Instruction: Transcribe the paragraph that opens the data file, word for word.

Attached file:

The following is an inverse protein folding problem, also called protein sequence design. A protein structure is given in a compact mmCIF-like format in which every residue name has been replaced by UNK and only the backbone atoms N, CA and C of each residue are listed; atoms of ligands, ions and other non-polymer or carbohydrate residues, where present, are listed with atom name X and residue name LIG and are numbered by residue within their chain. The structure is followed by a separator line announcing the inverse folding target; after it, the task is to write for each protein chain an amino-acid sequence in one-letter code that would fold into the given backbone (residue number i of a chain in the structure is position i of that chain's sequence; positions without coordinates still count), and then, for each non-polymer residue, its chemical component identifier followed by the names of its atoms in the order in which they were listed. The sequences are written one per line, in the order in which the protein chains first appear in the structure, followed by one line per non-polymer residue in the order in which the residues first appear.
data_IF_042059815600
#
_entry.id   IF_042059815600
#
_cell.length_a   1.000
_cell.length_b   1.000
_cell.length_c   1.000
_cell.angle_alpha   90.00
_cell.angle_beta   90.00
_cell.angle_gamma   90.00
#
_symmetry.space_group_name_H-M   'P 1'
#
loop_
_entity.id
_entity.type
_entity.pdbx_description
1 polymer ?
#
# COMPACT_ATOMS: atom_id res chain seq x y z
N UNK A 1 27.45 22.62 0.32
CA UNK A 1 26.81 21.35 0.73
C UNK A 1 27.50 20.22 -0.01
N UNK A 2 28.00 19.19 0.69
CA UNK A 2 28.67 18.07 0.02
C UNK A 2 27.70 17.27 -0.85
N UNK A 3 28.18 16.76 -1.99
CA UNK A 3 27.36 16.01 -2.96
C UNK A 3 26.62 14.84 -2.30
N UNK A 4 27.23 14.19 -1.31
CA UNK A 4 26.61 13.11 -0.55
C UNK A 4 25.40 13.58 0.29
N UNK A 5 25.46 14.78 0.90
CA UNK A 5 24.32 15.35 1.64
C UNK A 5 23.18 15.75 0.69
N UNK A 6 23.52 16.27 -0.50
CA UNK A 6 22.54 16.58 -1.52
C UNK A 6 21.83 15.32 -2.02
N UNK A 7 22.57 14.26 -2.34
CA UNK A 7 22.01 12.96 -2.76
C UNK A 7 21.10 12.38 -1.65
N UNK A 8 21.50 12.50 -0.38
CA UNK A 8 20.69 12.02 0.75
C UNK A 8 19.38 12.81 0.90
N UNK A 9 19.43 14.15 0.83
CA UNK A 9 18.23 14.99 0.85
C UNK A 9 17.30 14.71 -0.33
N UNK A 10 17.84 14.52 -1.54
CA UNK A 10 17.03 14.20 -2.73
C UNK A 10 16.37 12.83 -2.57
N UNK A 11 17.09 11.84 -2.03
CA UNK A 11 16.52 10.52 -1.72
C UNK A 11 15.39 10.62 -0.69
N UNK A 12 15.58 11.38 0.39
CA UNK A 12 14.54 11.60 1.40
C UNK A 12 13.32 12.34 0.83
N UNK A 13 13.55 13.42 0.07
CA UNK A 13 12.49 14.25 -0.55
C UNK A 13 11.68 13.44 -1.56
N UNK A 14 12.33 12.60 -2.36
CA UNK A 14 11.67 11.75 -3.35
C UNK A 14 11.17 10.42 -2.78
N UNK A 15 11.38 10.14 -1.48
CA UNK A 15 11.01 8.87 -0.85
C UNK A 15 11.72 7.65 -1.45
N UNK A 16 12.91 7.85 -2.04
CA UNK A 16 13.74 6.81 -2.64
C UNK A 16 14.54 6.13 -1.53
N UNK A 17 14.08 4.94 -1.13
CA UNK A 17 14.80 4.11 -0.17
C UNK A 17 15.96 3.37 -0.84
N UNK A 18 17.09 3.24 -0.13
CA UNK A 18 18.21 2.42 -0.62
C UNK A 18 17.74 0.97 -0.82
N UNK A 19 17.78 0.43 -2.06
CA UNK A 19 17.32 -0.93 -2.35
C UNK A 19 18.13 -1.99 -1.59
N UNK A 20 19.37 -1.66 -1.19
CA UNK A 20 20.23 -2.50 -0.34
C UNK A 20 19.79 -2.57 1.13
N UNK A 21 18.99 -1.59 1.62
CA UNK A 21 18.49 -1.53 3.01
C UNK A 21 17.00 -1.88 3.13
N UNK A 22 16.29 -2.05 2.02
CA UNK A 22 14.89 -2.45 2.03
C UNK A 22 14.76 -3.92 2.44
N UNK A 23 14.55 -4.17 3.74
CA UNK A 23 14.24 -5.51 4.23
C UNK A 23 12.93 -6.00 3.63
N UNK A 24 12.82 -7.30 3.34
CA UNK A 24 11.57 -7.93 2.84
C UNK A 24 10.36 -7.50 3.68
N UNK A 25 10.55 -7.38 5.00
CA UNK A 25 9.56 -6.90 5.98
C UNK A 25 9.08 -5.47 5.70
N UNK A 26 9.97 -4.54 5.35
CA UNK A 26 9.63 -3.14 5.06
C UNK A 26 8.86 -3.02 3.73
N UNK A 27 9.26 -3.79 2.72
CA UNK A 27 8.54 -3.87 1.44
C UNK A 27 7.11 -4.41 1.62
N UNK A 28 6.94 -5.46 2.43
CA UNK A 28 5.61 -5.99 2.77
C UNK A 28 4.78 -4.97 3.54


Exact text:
The following is an inverse protein folding problem, also called protein sequence design. A protein structure is given in a compact mmCIF-like format in which every residue name has been replaced by UNK and only the backbone atoms N, CA and C of each residue are listed; atoms of ligands, ions and other non-polymer or carbohydrate residues, where present, are listed with atom name X and residue name LIG and are numbered by residue within their chain. The structure is followed by a separator line announcing the inverse folding target; after it, the task is to write for each protein chain an amino-acid sequence in one-letter code that would fold into the given backbone (residue number i of a chain in the structure is position i of that chain's sequence; positions without coordinates still count), and then, for each non-polymer residue, its chemical component identifier followed by the names of its atoms in the order in which they were listed. The sequences are written one per line, in the order in which the protein chains first appear in the structure, followed by one line per non-polymer residue in the order in which the residues first appear.